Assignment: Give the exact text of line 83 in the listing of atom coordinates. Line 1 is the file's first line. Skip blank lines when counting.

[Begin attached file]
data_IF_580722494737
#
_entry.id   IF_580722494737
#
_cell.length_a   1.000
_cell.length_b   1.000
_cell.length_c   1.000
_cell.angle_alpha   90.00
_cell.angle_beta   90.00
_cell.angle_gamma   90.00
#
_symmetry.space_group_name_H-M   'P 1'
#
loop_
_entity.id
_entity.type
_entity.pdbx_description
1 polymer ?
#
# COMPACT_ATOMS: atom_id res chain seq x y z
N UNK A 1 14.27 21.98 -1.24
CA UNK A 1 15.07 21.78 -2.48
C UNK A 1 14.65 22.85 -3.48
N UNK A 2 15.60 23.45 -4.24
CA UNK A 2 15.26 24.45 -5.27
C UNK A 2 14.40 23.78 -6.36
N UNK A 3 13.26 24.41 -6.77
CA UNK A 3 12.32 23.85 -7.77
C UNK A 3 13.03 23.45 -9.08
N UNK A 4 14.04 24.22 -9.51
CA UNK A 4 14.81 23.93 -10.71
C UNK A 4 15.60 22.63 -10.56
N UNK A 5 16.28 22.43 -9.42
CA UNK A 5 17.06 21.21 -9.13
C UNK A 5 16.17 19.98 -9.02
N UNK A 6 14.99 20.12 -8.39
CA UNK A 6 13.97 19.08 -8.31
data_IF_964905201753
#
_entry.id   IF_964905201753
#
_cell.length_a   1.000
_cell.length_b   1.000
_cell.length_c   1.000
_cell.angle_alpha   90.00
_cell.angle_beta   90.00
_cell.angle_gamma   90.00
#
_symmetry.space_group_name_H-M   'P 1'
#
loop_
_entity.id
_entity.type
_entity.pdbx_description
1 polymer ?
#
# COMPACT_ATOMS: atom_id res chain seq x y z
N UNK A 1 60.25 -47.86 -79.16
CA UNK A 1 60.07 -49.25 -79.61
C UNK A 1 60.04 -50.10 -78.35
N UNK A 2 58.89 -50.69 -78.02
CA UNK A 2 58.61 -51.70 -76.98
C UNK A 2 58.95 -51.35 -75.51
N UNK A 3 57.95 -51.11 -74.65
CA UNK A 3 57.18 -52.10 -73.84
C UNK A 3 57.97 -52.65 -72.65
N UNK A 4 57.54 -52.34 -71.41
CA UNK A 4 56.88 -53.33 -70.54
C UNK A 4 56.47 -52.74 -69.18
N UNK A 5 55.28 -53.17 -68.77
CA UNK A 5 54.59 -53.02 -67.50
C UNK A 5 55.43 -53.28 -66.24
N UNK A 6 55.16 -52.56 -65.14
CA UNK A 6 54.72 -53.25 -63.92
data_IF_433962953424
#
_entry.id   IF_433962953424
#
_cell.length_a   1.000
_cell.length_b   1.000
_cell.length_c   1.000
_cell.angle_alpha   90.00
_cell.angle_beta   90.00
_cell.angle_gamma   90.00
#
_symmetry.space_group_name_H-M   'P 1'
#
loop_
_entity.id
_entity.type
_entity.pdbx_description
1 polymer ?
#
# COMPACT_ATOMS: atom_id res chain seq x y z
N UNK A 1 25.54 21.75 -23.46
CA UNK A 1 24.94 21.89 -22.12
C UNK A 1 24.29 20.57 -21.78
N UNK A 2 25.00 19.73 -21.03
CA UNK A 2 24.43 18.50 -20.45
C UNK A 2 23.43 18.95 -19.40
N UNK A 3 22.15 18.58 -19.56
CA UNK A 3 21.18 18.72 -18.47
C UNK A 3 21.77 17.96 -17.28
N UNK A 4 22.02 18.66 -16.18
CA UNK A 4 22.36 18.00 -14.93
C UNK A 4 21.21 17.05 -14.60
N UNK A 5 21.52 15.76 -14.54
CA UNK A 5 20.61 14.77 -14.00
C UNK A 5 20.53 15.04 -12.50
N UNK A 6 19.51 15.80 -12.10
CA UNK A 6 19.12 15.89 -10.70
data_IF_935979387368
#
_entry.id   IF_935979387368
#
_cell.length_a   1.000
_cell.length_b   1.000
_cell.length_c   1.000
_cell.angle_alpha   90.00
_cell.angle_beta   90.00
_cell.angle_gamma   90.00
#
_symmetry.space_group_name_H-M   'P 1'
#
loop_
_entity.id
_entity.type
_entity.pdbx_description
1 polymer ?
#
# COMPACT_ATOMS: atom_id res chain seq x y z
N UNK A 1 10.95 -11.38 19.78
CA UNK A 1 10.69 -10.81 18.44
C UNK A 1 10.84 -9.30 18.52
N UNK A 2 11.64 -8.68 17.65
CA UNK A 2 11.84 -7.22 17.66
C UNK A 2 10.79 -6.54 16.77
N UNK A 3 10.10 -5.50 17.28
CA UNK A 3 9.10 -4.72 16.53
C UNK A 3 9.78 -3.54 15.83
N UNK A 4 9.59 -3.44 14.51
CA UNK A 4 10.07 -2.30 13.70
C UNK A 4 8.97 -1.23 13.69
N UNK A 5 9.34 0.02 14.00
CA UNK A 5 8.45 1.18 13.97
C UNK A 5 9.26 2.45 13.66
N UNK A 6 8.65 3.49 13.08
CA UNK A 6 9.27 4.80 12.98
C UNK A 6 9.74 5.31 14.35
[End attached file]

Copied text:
_cell.angle_beta   90.00